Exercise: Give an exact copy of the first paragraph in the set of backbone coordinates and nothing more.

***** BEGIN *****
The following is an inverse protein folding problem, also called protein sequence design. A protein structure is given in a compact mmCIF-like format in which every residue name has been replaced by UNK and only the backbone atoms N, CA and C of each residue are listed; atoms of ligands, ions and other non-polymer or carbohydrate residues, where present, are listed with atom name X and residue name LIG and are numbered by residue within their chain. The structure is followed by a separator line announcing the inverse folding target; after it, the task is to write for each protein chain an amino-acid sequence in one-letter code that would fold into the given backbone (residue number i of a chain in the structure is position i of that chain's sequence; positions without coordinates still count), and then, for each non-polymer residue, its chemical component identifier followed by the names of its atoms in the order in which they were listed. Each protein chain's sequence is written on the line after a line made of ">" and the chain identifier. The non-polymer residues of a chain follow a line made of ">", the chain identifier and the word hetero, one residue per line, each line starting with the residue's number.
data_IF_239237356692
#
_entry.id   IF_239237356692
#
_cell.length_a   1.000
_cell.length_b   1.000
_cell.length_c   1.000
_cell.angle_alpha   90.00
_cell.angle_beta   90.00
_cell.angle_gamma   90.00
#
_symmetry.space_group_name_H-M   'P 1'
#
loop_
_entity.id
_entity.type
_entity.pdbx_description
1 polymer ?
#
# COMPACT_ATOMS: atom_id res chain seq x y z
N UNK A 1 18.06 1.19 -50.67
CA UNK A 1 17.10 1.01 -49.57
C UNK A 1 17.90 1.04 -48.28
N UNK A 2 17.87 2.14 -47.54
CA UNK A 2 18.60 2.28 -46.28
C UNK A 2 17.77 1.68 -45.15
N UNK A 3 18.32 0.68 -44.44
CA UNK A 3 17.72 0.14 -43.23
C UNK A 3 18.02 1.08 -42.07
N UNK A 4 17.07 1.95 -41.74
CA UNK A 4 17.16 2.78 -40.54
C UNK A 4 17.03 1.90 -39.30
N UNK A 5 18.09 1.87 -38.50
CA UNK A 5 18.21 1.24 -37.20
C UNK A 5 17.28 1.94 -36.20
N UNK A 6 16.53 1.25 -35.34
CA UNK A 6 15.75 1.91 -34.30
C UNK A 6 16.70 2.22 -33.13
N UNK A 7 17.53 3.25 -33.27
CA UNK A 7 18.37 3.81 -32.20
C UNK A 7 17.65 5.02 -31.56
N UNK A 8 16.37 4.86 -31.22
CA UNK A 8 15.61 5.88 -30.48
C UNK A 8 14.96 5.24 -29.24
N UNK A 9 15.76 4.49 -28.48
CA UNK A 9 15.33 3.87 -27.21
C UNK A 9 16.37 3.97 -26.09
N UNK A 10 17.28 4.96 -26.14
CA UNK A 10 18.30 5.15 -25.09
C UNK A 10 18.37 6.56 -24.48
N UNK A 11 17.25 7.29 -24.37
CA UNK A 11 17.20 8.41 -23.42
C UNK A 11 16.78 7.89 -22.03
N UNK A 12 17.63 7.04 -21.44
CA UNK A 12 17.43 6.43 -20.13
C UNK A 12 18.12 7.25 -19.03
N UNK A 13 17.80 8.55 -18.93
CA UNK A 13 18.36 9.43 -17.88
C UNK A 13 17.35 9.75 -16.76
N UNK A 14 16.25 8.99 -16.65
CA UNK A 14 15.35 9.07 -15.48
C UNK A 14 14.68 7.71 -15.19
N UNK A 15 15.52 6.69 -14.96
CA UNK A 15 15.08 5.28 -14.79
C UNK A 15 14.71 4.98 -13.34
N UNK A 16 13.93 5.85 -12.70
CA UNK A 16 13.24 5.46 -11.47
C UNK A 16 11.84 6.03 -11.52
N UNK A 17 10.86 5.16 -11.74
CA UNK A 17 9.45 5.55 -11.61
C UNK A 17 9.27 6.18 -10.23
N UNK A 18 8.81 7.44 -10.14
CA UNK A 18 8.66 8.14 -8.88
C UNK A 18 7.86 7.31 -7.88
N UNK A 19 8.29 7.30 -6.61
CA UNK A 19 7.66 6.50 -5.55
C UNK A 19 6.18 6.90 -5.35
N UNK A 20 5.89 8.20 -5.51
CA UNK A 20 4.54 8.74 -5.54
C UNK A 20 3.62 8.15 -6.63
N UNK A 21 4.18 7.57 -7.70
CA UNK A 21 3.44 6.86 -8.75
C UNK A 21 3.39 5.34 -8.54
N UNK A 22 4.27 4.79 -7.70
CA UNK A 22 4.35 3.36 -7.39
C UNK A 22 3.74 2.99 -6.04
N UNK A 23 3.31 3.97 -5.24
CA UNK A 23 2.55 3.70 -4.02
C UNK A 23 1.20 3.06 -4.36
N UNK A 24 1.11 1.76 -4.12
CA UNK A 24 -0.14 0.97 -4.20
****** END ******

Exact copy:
The following is an inverse protein folding problem, also called protein sequence design. A protein structure is given in a compact mmCIF-like format in which every residue name has been replaced by UNK and only the backbone atoms N, CA and C of each residue are listed; atoms of ligands, ions and other non-polymer or carbohydrate residues, where present, are listed with atom name X and residue name LIG and are numbered by residue within their chain. The structure is followed by a separator line announcing the inverse folding target; after it, the task is to write for each protein chain an amino-acid sequence in one-letter code that would fold into the given backbone (residue number i of a chain in the structure is position i of that chain's sequence; positions without coordinates still count), and then, for each non-polymer residue, its chemical component identifier followed by the names of its atoms in the order in which they were listed. Each protein chain's sequence is written on the line after a line made of ">" and the chain identifier. The non-polymer residues of a chain follow a line made of ">", the chain identifier and the word hetero, one residue per line, each line starting with the residue's number.